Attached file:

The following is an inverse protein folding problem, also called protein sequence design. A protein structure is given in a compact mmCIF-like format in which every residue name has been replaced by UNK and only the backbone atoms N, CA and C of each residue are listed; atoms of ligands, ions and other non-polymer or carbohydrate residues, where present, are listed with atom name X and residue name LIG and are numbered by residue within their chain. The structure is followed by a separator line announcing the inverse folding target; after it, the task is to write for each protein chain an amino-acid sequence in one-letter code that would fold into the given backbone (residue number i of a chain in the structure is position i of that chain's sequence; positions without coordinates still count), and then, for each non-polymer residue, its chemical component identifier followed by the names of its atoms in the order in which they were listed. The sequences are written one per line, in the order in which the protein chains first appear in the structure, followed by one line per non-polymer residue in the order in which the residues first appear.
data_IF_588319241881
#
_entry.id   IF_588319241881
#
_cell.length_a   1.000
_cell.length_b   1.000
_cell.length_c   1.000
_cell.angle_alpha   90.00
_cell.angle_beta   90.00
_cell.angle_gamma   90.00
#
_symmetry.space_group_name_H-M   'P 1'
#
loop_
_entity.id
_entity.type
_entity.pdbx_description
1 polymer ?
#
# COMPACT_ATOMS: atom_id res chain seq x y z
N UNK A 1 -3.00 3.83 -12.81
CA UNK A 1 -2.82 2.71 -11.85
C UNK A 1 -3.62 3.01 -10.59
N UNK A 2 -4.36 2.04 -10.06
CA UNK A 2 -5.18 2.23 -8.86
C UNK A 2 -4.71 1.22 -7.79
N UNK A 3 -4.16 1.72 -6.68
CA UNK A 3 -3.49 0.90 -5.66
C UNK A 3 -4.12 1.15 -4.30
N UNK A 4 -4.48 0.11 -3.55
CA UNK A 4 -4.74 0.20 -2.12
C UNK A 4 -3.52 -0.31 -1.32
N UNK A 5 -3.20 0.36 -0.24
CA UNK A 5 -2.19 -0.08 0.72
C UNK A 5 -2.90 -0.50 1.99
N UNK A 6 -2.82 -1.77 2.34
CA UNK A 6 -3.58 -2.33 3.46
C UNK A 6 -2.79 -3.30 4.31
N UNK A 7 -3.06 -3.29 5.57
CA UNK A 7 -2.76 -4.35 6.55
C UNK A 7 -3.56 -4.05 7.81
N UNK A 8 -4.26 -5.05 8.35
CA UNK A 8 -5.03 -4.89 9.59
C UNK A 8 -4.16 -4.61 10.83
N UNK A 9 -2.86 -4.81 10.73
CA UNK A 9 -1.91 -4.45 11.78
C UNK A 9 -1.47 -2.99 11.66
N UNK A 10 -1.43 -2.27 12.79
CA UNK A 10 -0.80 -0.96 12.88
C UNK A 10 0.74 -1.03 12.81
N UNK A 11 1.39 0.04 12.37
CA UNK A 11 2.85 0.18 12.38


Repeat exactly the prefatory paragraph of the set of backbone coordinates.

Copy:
The following is an inverse protein folding problem, also called protein sequence design. A protein structure is given in a compact mmCIF-like format in which every residue name has been replaced by UNK and only the backbone atoms N, CA and C of each residue are listed; atoms of ligands, ions and other non-polymer or carbohydrate residues, where present, are listed with atom name X and residue name LIG and are numbered by residue within their chain. The structure is followed by a separator line announcing the inverse folding target; after it, the task is to write for each protein chain an amino-acid sequence in one-letter code that would fold into the given backbone (residue number i of a chain in the structure is position i of that chain's sequence; positions without coordinates still count), and then, for each non-polymer residue, its chemical component identifier followed by the names of its atoms in the order in which they were listed. The sequences are written one per line, in the order in which the protein chains first appear in the structure, followed by one line per non-polymer residue in the order in which the residues first appear.